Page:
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You are here Postgraduate > MSc in Comparative Social Change > Course Structure and Handbook

Research Methods

Module Code: SO7101

  • ECTS Credit: 10
  • Mandatory/ Optional: Mandatory
  • Module Coordinator: Dr Kat Chzhen and Dr Ruth Pritchard, Department of Sociology, Trinity.

Module Description:

This module provides an overview to research methods in the social sciences. Students will learn how to conduct an independent piece of research (dissertation) within the field of social change. Adopting an applied approach, the module will teach how to formulate research questions and how to tackle them competently by drawing on principles of social research methodology and practically employing methods of investigation like sampling, data collection and analysis. Highlighting the centrality of research design, the module will essentially cover both qualitative and quantitative research strategies and related methods. Furthermore, the module will discuss crucial aspects of research ethics and practical aspects in planning, organising, and crafting a professional research report.   

Qualitative and quantitative research – while sharing important communalities in terms of research design – can differ in the ways how theory and data are related, how data is being collected, how data is analysed, and how empirical evidence is constructed. While qualitative methods usually deal with exploring and summarizing rich textual data retrieved for instance from in-depth and semi-structured interviews, quantitative research is usually characterized by measuring concepts and testing theories through statistical analysis of numerical data obtained for instance from standardised interviewing in surveys. Doing effective and good research but also consuming and understanding research of others requires profound knowledge in both approaches. Moreover, both approaches feature comparative research designs which are particularly relevant for research studying social change, the generalisability of findings by examining cross-national variation, and the relevance of institutional settings. The module will also refer to mixed-method strategies to discuss how qualitative and quantitative research strategies can form a powerful alliance in social research.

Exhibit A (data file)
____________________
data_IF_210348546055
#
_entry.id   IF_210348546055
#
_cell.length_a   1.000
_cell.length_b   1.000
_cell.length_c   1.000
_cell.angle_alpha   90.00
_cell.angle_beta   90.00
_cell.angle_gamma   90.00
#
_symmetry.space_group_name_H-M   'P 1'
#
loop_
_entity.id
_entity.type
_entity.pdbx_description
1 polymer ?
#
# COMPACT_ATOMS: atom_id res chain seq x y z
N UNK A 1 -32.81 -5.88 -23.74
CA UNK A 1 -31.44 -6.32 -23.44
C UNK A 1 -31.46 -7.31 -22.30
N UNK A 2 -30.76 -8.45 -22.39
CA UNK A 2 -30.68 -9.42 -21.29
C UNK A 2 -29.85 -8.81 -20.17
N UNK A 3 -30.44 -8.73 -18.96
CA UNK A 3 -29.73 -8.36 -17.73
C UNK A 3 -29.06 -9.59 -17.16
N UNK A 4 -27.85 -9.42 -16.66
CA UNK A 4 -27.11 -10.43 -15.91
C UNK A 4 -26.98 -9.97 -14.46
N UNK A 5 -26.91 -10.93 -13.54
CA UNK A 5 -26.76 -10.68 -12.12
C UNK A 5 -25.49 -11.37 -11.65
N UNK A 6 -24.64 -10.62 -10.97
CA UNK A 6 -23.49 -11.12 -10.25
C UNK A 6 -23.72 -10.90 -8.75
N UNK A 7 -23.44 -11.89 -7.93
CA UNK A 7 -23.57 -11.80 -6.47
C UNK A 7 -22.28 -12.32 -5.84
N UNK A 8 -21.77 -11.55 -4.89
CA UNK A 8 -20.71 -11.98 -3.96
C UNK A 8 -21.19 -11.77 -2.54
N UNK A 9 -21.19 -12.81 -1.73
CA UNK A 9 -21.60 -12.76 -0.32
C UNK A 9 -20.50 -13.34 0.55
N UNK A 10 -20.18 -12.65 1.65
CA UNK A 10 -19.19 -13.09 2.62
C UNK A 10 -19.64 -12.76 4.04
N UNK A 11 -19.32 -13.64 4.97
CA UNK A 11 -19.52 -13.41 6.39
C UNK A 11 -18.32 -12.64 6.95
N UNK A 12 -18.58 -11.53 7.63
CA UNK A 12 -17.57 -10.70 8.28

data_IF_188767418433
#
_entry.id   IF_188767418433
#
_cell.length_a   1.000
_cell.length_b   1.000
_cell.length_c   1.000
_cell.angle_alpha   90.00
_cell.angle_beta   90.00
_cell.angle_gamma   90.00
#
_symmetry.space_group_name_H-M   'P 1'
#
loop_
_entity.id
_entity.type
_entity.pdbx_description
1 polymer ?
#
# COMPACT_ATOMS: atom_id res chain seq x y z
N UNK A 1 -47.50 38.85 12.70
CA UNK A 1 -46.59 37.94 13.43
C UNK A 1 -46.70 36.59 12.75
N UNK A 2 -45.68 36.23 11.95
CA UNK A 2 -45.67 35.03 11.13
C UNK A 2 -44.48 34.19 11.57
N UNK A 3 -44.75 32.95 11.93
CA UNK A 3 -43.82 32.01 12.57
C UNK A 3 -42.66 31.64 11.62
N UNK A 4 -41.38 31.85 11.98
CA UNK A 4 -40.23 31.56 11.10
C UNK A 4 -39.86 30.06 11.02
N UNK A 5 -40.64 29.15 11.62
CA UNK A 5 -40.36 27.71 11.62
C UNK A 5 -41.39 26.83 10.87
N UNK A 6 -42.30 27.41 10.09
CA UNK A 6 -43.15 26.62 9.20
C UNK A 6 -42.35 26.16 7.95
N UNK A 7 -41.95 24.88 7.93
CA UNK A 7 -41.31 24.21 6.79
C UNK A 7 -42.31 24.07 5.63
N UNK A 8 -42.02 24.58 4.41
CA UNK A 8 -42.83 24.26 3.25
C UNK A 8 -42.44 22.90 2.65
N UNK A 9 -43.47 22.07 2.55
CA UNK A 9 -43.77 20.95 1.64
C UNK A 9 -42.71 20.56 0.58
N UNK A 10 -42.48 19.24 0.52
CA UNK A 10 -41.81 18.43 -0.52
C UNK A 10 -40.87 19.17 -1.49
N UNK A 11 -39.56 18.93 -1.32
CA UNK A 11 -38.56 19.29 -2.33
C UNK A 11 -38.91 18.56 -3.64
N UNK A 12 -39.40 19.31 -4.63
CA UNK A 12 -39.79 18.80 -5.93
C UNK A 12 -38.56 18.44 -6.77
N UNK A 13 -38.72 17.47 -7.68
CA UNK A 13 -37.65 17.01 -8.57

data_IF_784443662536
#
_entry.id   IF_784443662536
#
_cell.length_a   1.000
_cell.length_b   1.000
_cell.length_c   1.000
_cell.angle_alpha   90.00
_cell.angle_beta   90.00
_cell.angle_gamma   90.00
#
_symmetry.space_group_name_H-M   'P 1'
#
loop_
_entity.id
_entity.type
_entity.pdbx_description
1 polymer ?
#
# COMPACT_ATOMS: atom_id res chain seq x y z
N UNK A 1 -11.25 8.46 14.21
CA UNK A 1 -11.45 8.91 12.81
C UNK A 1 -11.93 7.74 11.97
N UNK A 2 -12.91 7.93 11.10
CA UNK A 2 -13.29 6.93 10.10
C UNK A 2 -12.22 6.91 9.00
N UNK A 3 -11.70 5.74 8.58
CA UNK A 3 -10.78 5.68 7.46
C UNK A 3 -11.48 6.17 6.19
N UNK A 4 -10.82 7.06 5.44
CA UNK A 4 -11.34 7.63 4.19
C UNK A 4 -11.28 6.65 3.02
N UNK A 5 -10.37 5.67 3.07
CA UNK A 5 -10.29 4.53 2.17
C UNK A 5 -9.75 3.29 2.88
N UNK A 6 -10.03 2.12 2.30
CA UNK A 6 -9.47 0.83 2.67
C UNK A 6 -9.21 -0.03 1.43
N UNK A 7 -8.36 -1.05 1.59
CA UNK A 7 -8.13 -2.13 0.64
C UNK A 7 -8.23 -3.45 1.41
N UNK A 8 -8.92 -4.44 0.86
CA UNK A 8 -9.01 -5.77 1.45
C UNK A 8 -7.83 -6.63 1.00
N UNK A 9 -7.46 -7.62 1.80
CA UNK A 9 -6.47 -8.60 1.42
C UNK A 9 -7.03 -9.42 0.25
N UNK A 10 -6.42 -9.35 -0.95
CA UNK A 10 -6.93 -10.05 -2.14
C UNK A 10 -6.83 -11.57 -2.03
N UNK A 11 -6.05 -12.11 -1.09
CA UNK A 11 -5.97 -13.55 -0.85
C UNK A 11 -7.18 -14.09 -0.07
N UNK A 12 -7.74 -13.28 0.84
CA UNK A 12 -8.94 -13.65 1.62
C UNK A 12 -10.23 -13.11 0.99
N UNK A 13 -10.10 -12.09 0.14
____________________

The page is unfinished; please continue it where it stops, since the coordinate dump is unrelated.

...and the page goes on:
The module spans both Michaelmas and Hilary Term each of them comprising 11 weeks. Within each term half of the module will be devoted to both qualitative and quantitative research. In Michaelmas Term, students will get an introduction to principal methodologies of each approach. Based on that, Hilary Term will provide a more advanced, lab-based and hands-on treatment of methods of data collection and data analysis (like conducting interviews or analysing statistical data) to equip students with necessary skills to pursue their own dissertation research. In Hilary Term students will also work continuously on a dissertation proposal which elaborates a full research plan including research questions, literature review, theory, research design, data collection and analysis plan, and a timetable.

Learning Outcomes:

On successful completion of the module students should  be able to:

  • Explain the key theoretical and conceptual issues in methodology in the social sciences;
  • Deploy the main qualitative and quantitative methodological techniques used in sociology;
  • Link methodological techniques to an overall research design;
  • Discuss and critically evaluate their own and other people’s research projects;
  • Write a proposal for their own research projects.

Lectures & Tutorials/ Contact hours:

  • Module Length: 22 weeks (Michaelmas Term and Hilary Term)
  • Workload: Readings: 70hrs; Formative assessment (e.g. practice-based activities): 65hrs; Summative assessment (e.g. essays, journals): 65hrs. Total: 200 hours

Recommended Texts

  • Agresti, A., & Finlay, B. (2014). Statistical Methods for the Social Sciences. Essex: Pearson Education.
  • Bryman, A. (2012). Social Research Methods. Oxford: Oxford University Press.
  • Goldthorpe, J. H. (2016). Sociology as a population science. Cambridge: Cambridge University Press.
  • Field, A. (2016). An Adventure in Statistics. The Reality Enigma. London: Sage.
  • Kumar, R. (2014). Research Methodology. A step-by-step guide for beginners. London: Sage.
  • O’Leary, Z. (2004). The essential guide to doing research. London: Sage.
  • Seale, C. (2012). Researching Society and Culture. London: Sage.


  • Semester 1: Coursework (40%)
  • Semester 2: Dissertation proposal (60%)